Tuesday, February 19, 2019

A gift to the Royals

I'd like to tell a story about a special gift that was made shortly after World War II. Therefore I'll use this Indian share from the Jai Hind Limited company. Collectors of antique securities will see that it is a registered certificate because there is a fill-in field for the name of the holder. When a share like this is issued, the share owner has registered his name, address and other personal information with the company.

share certificate from the Jai Hind Limited company

Jai Hind Limited, ordinary shares of 10 Rupees, unissed
The company was incorporated in 1949, possibly the year when its shares were printed.
The certificate shows many tiny holes in the right margin which were caused by insects. 
(click image to enlarge) 

But, as you can see, the name of the holder is not filled in. There is also other important information missing on the certificate such as :
  • the number of shares purchased
  • the serial numbers of the shares purchased
  • the date of purchase
  • signatures from the company officers
  • a duty stamp, maybe a company seal, and possibly other features that once would have made the certificate look valuable
No doubt about it, this is an unissued share certificate. 

Yet, there is something peculiar about this share. Did you observe it too ? My attention was drawn by the name of the company, Jai Hind, not an everyday company name.

Jai Hind logo

Independent India's first postage stamp showed a flag of India with the words Jai Hind (Hindi: जय हिन्द , Bengali: জয় হিন্দ). The words were also adopted as a name for a newspaper, schools, companies, movies and much more.

It was nationalist Subhas Chandra Bose who made Jai Hind a popular Indian slogan. In 1940 India was still striving for independence from the British Empire. The authorities had placed Bose under house arrest because he had organized mass protests in Calcutta. Bose managed to escape his country and fled to Germany.

In 1943 Adolf Hitler arranged Bose a submarine to Madagaskar where he was transferred to a Japanese submarine. After his arrival in Southeast Asia, Bose organized an army from ex-Japanese war prisoners and volunteering Indian expatriates living in Malaya and Burma. His Indian National Army fought along with the Japanese Army against the British forces. Jai Hind, which means "Victory to India" or "Long live India", was one of Bose's calls to motivate his troops.

Since then Jai Hind  became a patriotic slogan that was often shouted in many Indian riots. The Bombay Mutiny of 18 February 1946 was an exemple of this. Indian sailors of the Royal Indian Navy had started a strike in protest against the working conditions. The revolt spreaded to other ships and shore establishments in the ports all over British India. Tram cars and property were set on fire. Europeans were insulted and injured. In some places British men and women were forced to shout "Jai Hind".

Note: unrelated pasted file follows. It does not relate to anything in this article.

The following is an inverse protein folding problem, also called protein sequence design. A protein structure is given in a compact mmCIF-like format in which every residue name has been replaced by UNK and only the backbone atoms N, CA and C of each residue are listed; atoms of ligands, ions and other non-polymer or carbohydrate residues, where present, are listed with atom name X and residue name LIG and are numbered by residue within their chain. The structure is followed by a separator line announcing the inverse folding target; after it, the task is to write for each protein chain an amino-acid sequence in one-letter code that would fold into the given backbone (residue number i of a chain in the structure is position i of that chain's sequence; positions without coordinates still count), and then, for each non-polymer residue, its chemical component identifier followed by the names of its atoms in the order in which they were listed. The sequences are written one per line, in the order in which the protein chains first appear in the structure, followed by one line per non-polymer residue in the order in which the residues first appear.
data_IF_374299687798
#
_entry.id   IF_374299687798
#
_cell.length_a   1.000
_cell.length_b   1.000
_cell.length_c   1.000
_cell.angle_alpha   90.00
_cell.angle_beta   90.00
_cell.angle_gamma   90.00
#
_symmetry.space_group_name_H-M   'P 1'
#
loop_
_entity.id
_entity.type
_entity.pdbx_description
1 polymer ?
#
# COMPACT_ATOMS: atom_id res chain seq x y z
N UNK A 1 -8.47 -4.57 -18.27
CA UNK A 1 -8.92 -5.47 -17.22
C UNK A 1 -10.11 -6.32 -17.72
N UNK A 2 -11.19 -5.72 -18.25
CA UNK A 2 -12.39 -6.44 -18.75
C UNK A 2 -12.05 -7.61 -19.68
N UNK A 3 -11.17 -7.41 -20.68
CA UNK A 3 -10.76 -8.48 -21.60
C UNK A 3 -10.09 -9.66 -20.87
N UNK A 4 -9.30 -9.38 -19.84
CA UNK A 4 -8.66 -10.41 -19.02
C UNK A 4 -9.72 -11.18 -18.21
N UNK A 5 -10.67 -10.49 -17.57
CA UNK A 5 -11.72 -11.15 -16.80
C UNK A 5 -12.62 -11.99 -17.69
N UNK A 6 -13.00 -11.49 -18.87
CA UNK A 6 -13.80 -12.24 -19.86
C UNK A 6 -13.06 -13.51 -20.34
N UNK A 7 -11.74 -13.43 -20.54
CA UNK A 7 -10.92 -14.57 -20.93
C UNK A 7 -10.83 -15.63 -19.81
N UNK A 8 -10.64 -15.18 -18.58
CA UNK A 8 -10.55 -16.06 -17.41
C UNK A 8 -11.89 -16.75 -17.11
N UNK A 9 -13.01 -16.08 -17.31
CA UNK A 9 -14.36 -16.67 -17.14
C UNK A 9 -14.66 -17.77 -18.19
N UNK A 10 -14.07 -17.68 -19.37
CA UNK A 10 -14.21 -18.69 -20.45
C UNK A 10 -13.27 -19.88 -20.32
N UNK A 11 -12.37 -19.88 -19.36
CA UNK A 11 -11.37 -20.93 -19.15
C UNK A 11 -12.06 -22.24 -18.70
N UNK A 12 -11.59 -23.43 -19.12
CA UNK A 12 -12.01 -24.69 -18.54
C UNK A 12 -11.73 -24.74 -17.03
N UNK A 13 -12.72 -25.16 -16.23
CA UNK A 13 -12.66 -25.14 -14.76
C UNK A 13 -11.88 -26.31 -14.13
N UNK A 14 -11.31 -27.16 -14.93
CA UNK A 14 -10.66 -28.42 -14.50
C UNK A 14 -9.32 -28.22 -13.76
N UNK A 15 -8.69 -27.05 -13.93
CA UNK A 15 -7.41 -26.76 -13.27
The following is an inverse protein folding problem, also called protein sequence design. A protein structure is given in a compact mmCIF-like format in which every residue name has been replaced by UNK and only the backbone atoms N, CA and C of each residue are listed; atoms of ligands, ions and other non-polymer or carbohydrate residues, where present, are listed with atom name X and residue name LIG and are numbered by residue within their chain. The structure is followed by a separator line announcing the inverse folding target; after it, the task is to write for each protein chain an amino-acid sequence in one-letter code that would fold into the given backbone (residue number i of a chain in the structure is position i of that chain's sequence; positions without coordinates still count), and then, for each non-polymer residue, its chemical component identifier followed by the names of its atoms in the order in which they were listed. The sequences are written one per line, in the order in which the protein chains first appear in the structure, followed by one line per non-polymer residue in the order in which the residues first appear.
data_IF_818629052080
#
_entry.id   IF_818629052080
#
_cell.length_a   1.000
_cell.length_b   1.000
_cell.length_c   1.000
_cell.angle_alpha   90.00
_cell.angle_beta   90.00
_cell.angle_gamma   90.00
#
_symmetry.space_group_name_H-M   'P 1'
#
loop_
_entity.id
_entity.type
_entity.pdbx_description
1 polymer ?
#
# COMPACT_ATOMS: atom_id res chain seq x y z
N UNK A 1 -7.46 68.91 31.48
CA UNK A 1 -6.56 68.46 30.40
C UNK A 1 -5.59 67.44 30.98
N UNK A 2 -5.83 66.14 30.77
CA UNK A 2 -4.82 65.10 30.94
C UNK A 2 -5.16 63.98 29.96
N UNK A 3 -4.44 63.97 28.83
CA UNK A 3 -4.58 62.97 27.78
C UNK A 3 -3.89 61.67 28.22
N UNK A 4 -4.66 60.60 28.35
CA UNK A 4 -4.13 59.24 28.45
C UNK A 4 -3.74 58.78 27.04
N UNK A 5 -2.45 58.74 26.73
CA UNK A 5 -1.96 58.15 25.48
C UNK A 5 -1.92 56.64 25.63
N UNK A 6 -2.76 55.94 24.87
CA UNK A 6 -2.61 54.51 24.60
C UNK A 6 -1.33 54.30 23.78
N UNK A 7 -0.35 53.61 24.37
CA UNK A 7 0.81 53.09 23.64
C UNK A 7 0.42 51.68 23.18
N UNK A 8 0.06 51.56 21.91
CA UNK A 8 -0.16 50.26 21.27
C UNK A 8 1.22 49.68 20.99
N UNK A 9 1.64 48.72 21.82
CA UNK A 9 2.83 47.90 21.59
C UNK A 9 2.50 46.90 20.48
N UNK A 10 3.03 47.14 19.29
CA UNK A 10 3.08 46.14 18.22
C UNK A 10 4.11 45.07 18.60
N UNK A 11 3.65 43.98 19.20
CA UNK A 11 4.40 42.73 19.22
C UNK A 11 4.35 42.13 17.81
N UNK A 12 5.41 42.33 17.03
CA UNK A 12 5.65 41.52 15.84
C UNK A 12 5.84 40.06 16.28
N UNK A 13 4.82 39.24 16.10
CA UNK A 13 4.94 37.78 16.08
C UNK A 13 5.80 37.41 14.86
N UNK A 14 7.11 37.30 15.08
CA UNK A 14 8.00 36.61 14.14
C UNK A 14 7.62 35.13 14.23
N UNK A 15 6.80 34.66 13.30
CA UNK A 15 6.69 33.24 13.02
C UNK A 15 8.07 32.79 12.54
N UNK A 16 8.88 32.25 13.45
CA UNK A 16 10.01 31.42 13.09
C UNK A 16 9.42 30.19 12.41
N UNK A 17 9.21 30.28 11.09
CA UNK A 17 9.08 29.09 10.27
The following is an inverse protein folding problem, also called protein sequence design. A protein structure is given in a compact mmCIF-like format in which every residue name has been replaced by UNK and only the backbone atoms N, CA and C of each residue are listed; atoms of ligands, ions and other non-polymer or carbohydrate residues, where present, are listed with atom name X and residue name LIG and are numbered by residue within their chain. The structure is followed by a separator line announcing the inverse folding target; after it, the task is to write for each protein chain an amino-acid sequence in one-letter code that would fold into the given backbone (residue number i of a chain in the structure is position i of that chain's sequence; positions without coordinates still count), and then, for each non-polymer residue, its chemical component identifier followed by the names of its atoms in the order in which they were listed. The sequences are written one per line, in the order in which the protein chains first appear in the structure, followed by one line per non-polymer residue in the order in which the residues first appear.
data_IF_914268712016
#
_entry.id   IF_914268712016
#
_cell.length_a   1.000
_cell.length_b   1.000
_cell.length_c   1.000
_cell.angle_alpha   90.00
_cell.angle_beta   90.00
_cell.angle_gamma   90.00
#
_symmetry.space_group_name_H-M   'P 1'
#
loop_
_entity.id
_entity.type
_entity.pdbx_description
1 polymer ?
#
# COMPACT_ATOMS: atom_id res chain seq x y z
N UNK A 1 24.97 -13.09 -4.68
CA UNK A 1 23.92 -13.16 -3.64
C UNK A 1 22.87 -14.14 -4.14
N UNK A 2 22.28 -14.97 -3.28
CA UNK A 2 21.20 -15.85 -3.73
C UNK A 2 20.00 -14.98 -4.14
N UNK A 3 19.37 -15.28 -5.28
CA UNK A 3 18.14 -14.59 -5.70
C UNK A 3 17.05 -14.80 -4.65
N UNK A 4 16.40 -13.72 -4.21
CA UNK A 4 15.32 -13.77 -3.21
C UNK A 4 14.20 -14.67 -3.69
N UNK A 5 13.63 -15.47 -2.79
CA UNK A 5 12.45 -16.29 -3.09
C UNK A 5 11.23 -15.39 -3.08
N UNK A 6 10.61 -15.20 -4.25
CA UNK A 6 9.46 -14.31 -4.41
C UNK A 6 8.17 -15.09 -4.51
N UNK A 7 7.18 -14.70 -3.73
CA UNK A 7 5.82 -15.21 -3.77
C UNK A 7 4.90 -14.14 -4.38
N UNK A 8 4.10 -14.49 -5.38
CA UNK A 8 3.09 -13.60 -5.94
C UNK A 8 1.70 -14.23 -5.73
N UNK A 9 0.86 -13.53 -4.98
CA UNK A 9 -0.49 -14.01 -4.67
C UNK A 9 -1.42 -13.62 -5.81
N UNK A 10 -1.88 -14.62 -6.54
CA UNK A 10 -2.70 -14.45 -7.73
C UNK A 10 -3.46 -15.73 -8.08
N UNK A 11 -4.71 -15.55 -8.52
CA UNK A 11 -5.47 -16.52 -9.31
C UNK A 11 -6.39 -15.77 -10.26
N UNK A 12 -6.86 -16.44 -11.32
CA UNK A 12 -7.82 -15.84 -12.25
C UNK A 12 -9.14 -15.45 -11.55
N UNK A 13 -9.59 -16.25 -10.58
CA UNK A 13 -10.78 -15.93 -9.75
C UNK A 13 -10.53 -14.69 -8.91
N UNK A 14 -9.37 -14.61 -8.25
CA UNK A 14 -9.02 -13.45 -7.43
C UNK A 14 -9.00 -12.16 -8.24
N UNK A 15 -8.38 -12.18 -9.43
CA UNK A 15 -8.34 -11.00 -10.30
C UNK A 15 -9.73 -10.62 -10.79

In 1947 British India was ravaged by heavy riots and killings between Hindus and Moslims, incited against each other by cries like Jai Hind. Mahatma Gandhi, leader of the non-violent independence movement, disapproved the use of the Jai Hind slogan in these situations. To him, Jai Hind did not stand for victory to Hindus, nor to Muslims. Nor did it mean triumph over the British. Gandhi said that by shouting Jai Hind one honours Mother India and thereby whishes her victory.

More than 150 bells along its margins adorn the Jai Hind Limited share shown on top.

On 15 August 1947 British India ceased to exist and was split in an independent India, for Hindus, and Pakistan, for Muslims. The day after independence, Gandhi stayed in Beliaghata, near Calcutta, with his Muslim friend, Shaheed Saheb Suhrawardy. Both slept under the same roof to show that both a Hindu and a Muslim leader could live peacefully together. Other Hindus and Muslims who saw their example started to embrace each other and shouted Jai Hind and "Hindu-Muslims! Be one". I believe that was the true meaning that Gandhi gave to the words "Jai Hind".

A few months later, the wedding of Princess Elizabeth and Philip Mountbatten took place on 20 November 1947 in London. Gandhi had a memorable wedding gift for the future Queen of the United Kingdom. Lord Mountbatten, India's last Viceroy and uncle of the Princess' husband, and Lady Mountbatten gave the royal bride Gandhi's present.

It was a knitted table cloth that was woven from cotton yarn. The knitting was done by a Punjabi girl who was trained by Gandhi's grandson Kanu. The yarn was spun by Gandhi himself. The table cloth also contained a motif. The motif showed the words Jai Hind.
On his return to India, Lord Mountbatten reported to Gandhi that the Princess was extremely touched by his gift.


I can't tell you much about the company of the Jai Hind share. Is there anyone who can tell me more about this company ? 

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